Personally, I think Terrell Owens still has at least one more NFL season in him, though it apparently won't be with the Seattle Seahawks, who cut him Sunday afternoon.
I don't care if you're 38 (as is T.O.), 28 or 18, if you can run a sub-4.5 seconds in the 40-yard-dash, you can still help somebody.
Especially when you've caught the second-most touchdowns and piled up the second-most receiving yards in NFL history.
But much like the man he shares the second most touchdown catches with -- Randy Moss -- Owens' personality is as much or more of a negative as his outrageous physical talents have been a positive.
And when your dropped passes become more memorable than your caught ones, you can easily become expendable, which is where Owens now finds himself.
It's not just that he caught but two balls in his two preseason games with the Seahawks. His drop of a perfect 46-yard strike from Seattle quarterback Matt Flynn -- a drop that should have been a touchdown -- became the signature moment of his brief comeback.
Never mind that he made a stunning 40-yard grab against Kansas City in his last game, a grab in which he had to both slow down and lean back to corral rookie QB Russell Wilson's throw.
There were just too many drops and too little production against first-team defenders to justify holding onto a 38-year-old malcontent with unreliable hands.
Yet could there also be a silver lining in all this, a slender ray of hope for Owens to make one more play to play?
By cutting T.O. when it did, the Seahawks were able to void the $1 million contract he'd signed for this season. But once the season begins, he could be brought back to the Seahawks or signed by someone else for less money.
Given the injuries guaranteed to shorten NFL rosters as the season progresses, Owens' past success should all but guarantee future employment if he's willing to play for small money by his past standards.
But let's say that never happens and this is the end for the former University of Tennessee at Chattanooga product.
How should he be remembered? Should he one day enter the Hall of Fame? Is there any way for Owens to mend his image of a mouthy, pouty, egomaniacal drama queen who's managed to alienate every franchise stupid enough to believe it could live with him?
After all, it's not like Owens has been a drug-addicted, woman-beating monster given to 105-mph police chases, unlicensed assault rifles and strip-club melees.
In fact, take away T.O.'s rather unseemly parental history of fathering four children by four different women and his subsequent trouble in meeting his child support payment demands -- and that's hard to forget and harder still to forgive -- and his behavior has been fairly quiet.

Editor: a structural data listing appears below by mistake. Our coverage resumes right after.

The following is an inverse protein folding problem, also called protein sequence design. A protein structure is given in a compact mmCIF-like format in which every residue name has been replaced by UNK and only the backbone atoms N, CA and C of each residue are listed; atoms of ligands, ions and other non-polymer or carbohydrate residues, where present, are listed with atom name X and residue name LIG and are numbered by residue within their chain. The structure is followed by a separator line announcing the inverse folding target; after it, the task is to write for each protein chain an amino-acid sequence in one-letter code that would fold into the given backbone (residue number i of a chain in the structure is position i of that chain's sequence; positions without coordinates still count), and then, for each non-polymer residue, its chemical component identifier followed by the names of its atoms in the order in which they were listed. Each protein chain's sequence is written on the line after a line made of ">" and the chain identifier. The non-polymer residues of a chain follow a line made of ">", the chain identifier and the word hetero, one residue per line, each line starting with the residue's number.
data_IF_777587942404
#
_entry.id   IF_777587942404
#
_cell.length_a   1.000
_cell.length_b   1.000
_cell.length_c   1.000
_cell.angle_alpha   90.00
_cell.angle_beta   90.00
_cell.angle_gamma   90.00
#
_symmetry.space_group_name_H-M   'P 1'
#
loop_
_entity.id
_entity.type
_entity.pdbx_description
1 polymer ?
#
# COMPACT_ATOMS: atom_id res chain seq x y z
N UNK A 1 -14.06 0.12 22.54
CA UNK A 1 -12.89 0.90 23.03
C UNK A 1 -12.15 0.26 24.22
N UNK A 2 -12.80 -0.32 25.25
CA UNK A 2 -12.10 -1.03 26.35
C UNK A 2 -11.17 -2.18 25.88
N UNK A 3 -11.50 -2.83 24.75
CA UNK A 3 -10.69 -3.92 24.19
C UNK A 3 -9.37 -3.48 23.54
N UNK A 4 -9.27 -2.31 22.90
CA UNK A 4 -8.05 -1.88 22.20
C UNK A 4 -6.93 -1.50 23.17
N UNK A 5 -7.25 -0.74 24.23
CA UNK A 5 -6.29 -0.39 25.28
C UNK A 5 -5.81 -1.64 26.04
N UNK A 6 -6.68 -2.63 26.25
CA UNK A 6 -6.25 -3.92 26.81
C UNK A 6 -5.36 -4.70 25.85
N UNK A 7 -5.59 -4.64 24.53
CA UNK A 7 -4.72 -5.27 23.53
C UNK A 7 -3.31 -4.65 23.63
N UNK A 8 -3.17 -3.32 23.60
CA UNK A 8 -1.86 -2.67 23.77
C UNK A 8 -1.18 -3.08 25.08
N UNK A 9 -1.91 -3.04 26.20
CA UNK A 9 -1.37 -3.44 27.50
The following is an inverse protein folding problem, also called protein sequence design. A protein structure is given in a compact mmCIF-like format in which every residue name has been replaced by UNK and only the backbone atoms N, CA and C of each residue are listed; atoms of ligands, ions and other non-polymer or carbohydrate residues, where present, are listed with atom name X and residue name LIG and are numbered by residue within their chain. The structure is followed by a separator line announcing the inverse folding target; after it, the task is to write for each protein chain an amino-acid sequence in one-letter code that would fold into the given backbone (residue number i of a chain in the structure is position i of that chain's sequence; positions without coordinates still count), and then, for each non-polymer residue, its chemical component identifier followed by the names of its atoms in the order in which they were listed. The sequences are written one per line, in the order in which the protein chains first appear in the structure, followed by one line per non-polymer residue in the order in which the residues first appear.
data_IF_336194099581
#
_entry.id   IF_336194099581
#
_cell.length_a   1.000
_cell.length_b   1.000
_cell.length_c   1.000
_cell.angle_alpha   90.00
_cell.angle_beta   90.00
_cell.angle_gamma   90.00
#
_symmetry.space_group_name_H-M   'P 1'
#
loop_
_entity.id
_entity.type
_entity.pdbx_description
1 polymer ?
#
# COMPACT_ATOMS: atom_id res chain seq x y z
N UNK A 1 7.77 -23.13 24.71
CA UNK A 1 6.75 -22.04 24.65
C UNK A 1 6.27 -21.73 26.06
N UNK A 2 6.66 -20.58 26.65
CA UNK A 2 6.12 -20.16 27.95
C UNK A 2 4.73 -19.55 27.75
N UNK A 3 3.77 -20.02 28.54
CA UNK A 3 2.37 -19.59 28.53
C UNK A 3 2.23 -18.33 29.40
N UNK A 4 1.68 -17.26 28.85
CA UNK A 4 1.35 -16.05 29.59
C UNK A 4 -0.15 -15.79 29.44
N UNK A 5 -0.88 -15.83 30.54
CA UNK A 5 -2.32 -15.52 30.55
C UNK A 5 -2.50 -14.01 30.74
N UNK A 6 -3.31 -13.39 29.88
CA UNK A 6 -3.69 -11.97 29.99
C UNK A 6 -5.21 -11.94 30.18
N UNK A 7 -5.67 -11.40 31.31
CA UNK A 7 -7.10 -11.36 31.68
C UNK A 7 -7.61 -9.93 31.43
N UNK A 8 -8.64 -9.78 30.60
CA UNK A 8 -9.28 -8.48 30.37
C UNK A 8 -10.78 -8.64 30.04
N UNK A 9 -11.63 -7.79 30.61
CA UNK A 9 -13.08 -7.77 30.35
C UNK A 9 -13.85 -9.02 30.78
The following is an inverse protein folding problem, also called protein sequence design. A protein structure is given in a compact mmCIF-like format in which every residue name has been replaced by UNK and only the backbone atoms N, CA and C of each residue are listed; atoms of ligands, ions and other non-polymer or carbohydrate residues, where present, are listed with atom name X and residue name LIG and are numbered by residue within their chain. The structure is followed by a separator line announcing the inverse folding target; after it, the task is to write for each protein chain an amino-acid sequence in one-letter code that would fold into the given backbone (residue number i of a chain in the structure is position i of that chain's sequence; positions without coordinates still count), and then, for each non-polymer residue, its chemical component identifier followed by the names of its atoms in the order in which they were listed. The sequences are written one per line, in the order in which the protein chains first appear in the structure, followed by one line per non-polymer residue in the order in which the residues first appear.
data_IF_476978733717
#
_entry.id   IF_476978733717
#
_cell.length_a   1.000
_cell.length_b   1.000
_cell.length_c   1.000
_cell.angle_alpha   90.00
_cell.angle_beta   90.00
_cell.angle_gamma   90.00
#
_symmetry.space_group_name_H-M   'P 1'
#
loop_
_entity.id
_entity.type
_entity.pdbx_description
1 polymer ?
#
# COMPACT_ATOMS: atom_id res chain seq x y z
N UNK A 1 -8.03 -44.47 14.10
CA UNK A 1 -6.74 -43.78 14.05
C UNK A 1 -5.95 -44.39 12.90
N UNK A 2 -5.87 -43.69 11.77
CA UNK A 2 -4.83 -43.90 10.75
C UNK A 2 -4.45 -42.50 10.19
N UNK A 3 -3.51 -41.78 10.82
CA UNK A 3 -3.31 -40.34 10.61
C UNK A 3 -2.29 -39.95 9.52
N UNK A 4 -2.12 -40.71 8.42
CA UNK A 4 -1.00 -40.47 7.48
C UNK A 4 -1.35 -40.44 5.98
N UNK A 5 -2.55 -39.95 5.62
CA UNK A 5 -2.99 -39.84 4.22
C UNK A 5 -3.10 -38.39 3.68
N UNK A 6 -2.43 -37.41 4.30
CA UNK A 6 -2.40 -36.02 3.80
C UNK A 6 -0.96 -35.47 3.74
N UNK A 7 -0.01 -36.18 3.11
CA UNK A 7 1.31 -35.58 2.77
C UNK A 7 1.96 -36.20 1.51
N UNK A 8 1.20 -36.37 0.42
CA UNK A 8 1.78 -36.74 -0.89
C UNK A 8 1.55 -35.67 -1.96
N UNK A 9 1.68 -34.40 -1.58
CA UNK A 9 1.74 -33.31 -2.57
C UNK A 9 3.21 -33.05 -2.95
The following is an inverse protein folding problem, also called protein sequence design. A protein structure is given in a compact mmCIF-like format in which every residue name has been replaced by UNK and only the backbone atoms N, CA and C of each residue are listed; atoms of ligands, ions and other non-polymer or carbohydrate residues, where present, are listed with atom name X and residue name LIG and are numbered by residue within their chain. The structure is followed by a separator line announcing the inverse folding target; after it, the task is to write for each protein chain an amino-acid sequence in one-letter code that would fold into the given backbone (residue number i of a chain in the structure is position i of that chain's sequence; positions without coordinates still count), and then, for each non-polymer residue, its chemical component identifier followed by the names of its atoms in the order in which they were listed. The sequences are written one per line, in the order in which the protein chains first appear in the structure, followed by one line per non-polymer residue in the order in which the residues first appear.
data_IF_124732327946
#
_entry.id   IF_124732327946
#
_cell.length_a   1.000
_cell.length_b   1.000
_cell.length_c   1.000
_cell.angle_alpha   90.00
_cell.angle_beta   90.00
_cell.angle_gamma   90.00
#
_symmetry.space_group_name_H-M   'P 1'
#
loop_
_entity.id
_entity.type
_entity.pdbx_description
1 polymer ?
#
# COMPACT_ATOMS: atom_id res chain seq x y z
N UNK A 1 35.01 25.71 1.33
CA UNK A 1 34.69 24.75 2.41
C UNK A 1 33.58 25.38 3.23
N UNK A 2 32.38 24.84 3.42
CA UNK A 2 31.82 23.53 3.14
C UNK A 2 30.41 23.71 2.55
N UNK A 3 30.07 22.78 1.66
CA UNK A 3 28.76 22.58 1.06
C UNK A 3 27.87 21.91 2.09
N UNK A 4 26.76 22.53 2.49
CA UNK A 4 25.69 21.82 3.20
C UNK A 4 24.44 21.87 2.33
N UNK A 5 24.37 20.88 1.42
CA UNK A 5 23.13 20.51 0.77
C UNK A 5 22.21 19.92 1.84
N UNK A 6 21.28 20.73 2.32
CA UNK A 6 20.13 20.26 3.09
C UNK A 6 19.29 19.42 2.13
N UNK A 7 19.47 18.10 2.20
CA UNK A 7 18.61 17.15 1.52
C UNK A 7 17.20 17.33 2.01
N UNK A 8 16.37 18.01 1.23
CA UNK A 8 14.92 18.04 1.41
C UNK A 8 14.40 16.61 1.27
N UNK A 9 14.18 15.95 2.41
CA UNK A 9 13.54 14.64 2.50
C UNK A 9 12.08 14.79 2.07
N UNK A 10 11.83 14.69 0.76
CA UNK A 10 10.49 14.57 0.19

Regarding enshrinement in Canton, Ohio, Owens may become the ultimate test case for image versus substance, as if T.O. stands for Too Obnoxious. His numbers -- 153 touchdowns, 15,934 yards, 1,078 catches -- may almost demand that a bronze bust of T.O. be placed in the Hall of Fame.
But his antics -- mocking the Dallas Cowboy star logo when he played for San Francisco, throwing quarterbacks Jeff Garcia (49ers) and Donovan McNabb (Philly) under the bus, his manic desire to turn every touchdown into a SportsCenter moment -- certainly give his critics legitimate arguments to keep him out, or at least long delay his entrance.
Despite a career that could ultimately run at least 16 seasons, Owens has no Super Bowl rings, but one Super Bowl appearance and the general image problem that he cares much more about himself than his team in a sport that is the ultimate team game.
His parental issues also do him no favors. For a guy who's made millions to claim he's financially incapable of honoring his child support payments is both disgusting and disturbing.
There could be a way out, however. Owens could go on a speaking tour of colleges and NFL locker rooms and tell them to be a far better person than he's been. Cut out the look-at-me celebrations. Never criticize a teammate in public. Never father a child you aren't prepared to make an important part of your life. Put at least half of the money you make in conservative investments. Finally, understand that all this could be taken from you with a single injury. Treat every season, if not every practice, as if it could be your last.
To T.O.'s credit, he tweeted this regarding Seattle's decision to cut him: "I thank the organization for the opportunity. I'm truly blessed beyond belief. My faith is intact and will not waiver."
If no other organization comes forward to give him a final opportunity, at least he's exiting the NFL with far more grace than he ever displayed while a part of it.